Maintaining family contacts, where it is possible to do this, and providing treatment for specific conditions which may lie behind offending are also important tasks for the rehabilitative prison.   There is also a place for  restorative approaches which can bring home to offenders the human consequences of their actions and provide a positive experience for victims. But perhaps the biggest challenge is “normalisation” – providing experiences in long term custody which enable prisoners to live as normal a life in prison to prevent institutionalisation.

A rehabilitative culture should not be limited to prisons but must apply to the operation of the broader criminal justice system in which prisons play their part. As part of the Singapore Conference last week, we visited a Halfway house which prepares prisoners for release. But physical infrastructure is only part of the answer. Research on desistance from crime is increasingly showing the crucial importance of strong supportive relationships whether from professionals, family members or peers in helping offenders to change their lives around and to give up crime.

Recently the King Of Morocco was reported to have inaugurated the  Marrakech post-prison support and reintegration centre set up by the Mohammed VI Foundation with some interesting features .Wages generated by prisoners through their work will be handed over to them when they complete their  prison terms and some forms of social insurance will also  be provided.  According to the report, the Ministry of Rehabilitation and Prisons Reforms   is focusing on how the inmates can be given a new life when they return back to society after concluding their respective prison terms.

In most cases a new life is not something that can simply be given to a released prisoner. Successful rehabilitation is a complex two way process. But in some particularly serious cases, a new identity and location do need to form part of a rehabilitative culture. How frequently that is required depends on the wider social acceptance of rehabilitation and whether effective measures can be taken to prepare communities for the safe return of serious criminals. Sometimes there will be cultural requirements to make amends to the family of the victim of a serious crime and indeed in some countries prisoners cannot be released until this is accomplished. Handling the return after serious and particularly after notorious crimes are difficult matters and require leadership.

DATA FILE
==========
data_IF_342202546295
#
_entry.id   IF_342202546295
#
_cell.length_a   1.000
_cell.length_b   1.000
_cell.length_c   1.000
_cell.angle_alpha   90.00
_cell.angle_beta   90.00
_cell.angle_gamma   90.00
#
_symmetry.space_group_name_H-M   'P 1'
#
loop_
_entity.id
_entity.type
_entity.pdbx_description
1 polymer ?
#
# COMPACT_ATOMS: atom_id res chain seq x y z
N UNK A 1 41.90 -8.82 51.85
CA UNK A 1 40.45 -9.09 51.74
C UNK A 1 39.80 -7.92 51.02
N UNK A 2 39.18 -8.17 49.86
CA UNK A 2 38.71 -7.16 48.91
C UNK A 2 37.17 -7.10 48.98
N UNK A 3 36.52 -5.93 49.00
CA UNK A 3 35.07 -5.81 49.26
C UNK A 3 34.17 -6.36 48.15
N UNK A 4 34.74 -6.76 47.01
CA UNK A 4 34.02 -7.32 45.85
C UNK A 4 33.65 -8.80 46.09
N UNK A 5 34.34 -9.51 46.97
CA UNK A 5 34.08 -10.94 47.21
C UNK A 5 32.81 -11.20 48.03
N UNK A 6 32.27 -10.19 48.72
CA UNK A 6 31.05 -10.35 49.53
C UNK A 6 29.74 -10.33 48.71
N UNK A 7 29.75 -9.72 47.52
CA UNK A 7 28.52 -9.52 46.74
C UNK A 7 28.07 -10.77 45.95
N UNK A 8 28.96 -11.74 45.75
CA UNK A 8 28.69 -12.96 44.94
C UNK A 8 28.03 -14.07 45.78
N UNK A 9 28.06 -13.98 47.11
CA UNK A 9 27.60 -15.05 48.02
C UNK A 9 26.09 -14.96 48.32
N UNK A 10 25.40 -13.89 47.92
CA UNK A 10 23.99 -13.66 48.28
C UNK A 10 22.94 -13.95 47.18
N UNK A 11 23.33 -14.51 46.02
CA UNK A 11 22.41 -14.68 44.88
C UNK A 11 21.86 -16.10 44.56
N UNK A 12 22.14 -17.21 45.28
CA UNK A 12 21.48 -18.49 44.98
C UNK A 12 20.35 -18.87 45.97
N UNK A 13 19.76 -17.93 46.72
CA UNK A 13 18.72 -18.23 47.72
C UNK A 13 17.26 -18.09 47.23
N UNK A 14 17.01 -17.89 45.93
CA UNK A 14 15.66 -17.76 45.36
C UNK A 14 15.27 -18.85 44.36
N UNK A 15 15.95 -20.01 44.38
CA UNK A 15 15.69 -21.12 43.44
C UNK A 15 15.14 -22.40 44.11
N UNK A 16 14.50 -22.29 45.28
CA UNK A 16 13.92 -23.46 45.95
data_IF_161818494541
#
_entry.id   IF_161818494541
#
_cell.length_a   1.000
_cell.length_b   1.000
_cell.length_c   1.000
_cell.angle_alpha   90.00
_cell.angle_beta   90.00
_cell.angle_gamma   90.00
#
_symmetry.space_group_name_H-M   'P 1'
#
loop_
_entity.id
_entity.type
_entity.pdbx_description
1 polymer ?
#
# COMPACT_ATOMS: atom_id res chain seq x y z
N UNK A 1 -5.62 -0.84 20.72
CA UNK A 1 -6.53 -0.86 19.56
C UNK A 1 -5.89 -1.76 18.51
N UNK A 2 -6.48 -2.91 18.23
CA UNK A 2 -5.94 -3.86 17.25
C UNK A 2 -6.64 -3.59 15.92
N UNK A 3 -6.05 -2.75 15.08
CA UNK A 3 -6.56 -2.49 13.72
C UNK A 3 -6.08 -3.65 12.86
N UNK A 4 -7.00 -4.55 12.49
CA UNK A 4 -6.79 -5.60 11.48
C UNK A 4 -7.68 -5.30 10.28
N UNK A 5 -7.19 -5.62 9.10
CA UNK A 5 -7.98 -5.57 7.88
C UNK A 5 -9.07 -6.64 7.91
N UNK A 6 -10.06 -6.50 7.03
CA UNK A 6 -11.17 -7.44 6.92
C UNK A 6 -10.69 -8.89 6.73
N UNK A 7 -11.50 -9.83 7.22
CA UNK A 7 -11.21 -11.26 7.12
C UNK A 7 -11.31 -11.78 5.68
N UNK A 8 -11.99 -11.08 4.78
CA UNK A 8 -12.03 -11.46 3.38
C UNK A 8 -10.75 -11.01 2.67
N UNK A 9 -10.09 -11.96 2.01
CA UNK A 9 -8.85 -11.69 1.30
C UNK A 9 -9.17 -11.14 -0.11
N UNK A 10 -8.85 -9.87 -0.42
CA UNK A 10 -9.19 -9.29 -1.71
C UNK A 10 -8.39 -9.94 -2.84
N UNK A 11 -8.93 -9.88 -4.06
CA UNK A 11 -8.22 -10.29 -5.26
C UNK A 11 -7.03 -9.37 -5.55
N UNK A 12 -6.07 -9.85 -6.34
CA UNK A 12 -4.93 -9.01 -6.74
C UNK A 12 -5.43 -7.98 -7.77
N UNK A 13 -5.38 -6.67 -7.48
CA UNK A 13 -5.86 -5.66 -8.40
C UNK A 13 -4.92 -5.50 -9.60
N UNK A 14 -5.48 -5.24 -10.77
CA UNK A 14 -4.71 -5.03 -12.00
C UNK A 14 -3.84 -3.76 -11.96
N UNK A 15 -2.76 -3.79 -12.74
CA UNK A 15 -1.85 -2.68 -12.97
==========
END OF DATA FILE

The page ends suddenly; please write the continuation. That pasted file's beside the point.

When there is no real and tangible prospect of release   many believe, the punishment to be cruel and unusual. Replacing the death sentence with another form of penalty in which a prisoner inevitably will die in prison is only a partial success for those of us interested in reform.  As abolition of the death penalty gathers momentum, working on what happens instead arguably becomes a more important issue.

In Singapore they told me that they can have a commitment to rehabilitation because the public is confident that the system delivers harsh and strict punishment and once the debt has been paid then , offenders deserve to be given  a chance . The implication is  that in countries that adopt a more measured approach to punishment it is harder to win public support for rehabilitation. The challenge for us is to help develop systems that do not require such harshness as a pre condition for rehabilitation and particularly in the case of the most serious offenders offer a much better balance between the various objectives of criminal justice than we see in many countries around the world.